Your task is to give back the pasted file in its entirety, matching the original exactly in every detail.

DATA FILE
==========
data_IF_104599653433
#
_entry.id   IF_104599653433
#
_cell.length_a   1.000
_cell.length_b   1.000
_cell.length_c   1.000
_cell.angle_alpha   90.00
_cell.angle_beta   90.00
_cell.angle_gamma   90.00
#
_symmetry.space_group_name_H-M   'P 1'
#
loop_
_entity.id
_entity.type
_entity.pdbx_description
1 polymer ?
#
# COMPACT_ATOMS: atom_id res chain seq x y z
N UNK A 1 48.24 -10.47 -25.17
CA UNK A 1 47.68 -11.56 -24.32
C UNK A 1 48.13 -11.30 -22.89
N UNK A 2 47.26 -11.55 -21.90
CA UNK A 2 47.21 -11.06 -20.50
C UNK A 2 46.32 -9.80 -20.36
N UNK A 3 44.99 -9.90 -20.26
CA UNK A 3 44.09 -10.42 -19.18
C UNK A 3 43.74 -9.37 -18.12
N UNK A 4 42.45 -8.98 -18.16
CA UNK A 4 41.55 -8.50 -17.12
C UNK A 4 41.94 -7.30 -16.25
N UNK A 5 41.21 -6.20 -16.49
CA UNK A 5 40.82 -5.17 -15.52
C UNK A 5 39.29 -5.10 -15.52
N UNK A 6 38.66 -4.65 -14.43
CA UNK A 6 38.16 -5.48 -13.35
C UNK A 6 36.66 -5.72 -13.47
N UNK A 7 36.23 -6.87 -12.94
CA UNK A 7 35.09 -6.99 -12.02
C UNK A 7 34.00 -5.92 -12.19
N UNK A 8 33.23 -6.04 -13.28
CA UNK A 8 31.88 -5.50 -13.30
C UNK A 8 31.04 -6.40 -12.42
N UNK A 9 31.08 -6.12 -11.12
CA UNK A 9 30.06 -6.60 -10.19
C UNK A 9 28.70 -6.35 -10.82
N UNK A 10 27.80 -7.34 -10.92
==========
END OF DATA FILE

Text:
data_IF_104599653433
#
_entry.id   IF_104599653433
#
_cell.length_a   1.000
_cell.length_b   1.000
_cell.length_c   1.000
_cell.angle_alpha   90.00
_cell.angle_beta   90.00
_cell.angle_gamma   90.00
#
_symmetry.space_group_name_H-M   'P 1'
#
loop_
_entity.id
_entity.type
_entity.pdbx_description
1 polymer ?
#
# COMPACT_ATOMS: atom_id res chain seq x y z
N UNK A 1 48.24 -10.47 -25.17
CA UNK A 1 47.68 -11.56 -24.32
C UNK A 1 48.13 -11.30 -22.89
N UNK A 2 47.26 -11.55 -21.90
CA UNK A 2 47.21 -11.06 -20.50
C UNK A 2 46.32 -9.80 -20.36
N UNK A 3 44.99 -9.90 -20.26
CA UNK A 3 44.09 -10.42 -19.18
C UNK A 3 43.74 -9.37 -18.12
N UNK A 4 42.45 -8.98 -18.16
CA UNK A 4 41.55 -8.50 -17.12
C UNK A 4 41.94 -7.30 -16.25
N UNK A 5 41.21 -6.20 -16.49
CA UNK A 5 40.82 -5.17 -15.52
C UNK A 5 39.29 -5.10 -15.52
N UNK A 6 38.66 -4.65 -14.43
CA UNK A 6 38.16 -5.48 -13.35
C UNK A 6 36.66 -5.72 -13.47
N UNK A 7 36.23 -6.87 -12.94
CA UNK A 7 35.09 -6.99 -12.02
C UNK A 7 34.00 -5.92 -12.19
N UNK A 8 33.23 -6.04 -13.28
CA UNK A 8 31.88 -5.50 -13.30
C UNK A 8 31.04 -6.40 -12.42
N UNK A 9 31.08 -6.12 -11.12
CA UNK A 9 30.06 -6.60 -10.19
C UNK A 9 28.70 -6.35 -10.82
N UNK A 10 27.80 -7.34 -10.92